Your toddler’s development: 19 months
This month, you may notice your 19-month-old is:
- Self-feeding with spoon and fork
- Saying 15-20 words
- Forming recognisable sentences
- Taking off their own clothes
- Showing some signs of bladder control
- Washing hands themselves
- Drawing circles and lines
Sometimes, your little bundle of energy can become so overwrought that functioning normally is no longer possible. When this happens, it’s best to begin the calming down process as swiftly as possible. Try relaxing your toddler with a warm bath, a relaxing story, soft music, hugging, cuddling or massage.
Your toddler’s social development
Each child has their own approach to socialising, some are social butterflies from the beginning and others are happy to have just one or two friends at a time. Some rush in to every engagement full of gusto, while others take their time and watch from the sidelines until they’re ready to get involved. Either type is just fine, and this is the time for you to follow your child’s lead.
Trying to get your toddler to eat healthily can feel like a losing battle. Carrots or peas – it seems like if it’s colourful they just don’t want to eat it! If your little one loves his chicken nuggets and not much else, don’t worry. You aren’t alone. It’s perfectly normal for toddlers to pick favourites and stick with comforting foods, but do persevere as it is a stage that many children will go through. You may be able to sneak in a few healthy sides without fear of mealtime meltdown.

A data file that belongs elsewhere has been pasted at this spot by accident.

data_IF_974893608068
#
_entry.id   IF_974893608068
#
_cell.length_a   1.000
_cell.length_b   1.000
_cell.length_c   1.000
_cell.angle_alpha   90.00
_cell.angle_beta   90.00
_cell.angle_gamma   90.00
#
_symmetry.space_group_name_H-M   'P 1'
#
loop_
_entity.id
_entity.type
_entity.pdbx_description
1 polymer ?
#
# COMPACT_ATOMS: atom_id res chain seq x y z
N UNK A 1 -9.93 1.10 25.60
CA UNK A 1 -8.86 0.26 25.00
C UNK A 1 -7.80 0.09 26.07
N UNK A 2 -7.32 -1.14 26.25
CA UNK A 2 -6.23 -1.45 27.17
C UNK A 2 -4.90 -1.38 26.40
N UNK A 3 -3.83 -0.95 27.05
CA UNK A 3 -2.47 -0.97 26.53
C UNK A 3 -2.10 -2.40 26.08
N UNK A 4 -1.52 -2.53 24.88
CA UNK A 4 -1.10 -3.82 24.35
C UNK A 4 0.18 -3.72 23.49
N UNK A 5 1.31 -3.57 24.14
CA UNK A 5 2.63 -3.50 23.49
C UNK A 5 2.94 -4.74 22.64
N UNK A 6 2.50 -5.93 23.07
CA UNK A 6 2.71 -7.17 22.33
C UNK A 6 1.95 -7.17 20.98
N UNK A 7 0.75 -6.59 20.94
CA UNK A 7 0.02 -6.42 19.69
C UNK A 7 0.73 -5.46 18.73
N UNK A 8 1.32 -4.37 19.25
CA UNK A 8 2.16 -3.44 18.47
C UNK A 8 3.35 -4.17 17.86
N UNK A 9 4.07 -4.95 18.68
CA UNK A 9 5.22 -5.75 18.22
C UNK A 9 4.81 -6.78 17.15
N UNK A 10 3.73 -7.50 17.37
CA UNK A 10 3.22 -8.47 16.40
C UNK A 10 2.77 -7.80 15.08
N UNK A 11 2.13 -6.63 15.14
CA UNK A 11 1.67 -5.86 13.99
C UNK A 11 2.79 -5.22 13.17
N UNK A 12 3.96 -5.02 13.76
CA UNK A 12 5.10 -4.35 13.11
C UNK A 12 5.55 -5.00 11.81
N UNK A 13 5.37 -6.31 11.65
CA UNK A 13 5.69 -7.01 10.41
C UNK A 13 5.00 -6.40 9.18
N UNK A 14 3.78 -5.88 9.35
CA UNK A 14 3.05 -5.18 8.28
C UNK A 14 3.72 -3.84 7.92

Explain to your toddler how ‘Simon Says’ works – that without the magic words ‘Simon Says’, she mustn’t follow the command. Begin by calling out simple suggestions, such as ‘Simon says, touch your toes’. Show your toddler how it’s done, so she can copy. Make sure you remember to omit ‘Simon says’ occasionally, to catch her out. This is a great game for teaching her parts of the body.